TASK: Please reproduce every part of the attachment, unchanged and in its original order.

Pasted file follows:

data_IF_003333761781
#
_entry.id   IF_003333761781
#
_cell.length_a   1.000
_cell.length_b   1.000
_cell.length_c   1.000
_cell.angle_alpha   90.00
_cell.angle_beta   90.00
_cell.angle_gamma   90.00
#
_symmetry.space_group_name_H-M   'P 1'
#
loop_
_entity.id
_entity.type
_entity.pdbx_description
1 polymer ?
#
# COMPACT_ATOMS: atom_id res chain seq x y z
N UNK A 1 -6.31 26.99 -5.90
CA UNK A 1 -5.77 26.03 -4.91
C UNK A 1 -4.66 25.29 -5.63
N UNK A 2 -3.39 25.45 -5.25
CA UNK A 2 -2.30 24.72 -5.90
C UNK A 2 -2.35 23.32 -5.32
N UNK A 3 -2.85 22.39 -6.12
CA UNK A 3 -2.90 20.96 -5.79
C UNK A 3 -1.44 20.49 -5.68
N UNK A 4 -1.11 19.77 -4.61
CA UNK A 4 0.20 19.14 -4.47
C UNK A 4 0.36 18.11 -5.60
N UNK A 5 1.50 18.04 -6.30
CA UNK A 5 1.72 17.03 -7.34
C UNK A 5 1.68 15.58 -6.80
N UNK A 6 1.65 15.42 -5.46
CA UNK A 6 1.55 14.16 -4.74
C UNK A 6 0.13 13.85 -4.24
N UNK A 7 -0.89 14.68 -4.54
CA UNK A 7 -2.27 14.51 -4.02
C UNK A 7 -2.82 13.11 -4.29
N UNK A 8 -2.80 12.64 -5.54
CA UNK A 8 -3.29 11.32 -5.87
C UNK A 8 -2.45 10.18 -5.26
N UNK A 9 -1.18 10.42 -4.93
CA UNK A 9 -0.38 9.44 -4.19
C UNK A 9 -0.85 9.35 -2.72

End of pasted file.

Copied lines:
data_IF_003333761781
#
_entry.id   IF_003333761781
#
_cell.length_a   1.000
_cell.length_b   1.000
_cell.length_c   1.000
_cell.angle_alpha   90.00
_cell.angle_beta   90.00
_cell.angle_gamma   90.00
#
_symmetry.space_group_name_H-M   'P 1'
#
loop_
_entity.id
_entity.type
_entity.pdbx_description
1 polymer ?
#
# COMPACT_ATOMS: atom_id res chain seq x y z
N UNK A 1 -6.31 26.99 -5.90
CA UNK A 1 -5.77 26.03 -4.91
C UNK A 1 -4.66 25.29 -5.63
N UNK A 2 -3.39 25.45 -5.25
CA UNK A 2 -2.30 24.72 -5.90
C UNK A 2 -2.35 23.32 -5.32
N UNK A 3 -2.85 22.39 -6.12
CA UNK A 3 -2.90 20.96 -5.79
C UNK A 3 -1.44 20.49 -5.68
N UNK A 4 -1.11 19.77 -4.61
CA UNK A 4 0.20 19.14 -4.47
C UNK A 4 0.36 18.11 -5.60
N UNK A 5 1.50 18.04 -6.30
CA UNK A 5 1.72 17.03 -7.34
C UNK A 5 1.68 15.58 -6.80
N UNK A 6 1.65 15.42 -5.46
CA UNK A 6 1.55 14.16 -4.74
C UNK A 6 0.13 13.85 -4.24
N UNK A 7 -0.89 14.68 -4.54
CA UNK A 7 -2.27 14.51 -4.02
C UNK A 7 -2.82 13.11 -4.29
N UNK A 8 -2.80 12.64 -5.54
CA UNK A 8 -3.29 11.32 -5.87
C UNK A 8 -2.45 10.18 -5.26
N UNK A 9 -1.18 10.42 -4.93
CA UNK A 9 -0.38 9.44 -4.19
C UNK A 9 -0.85 9.35 -2.72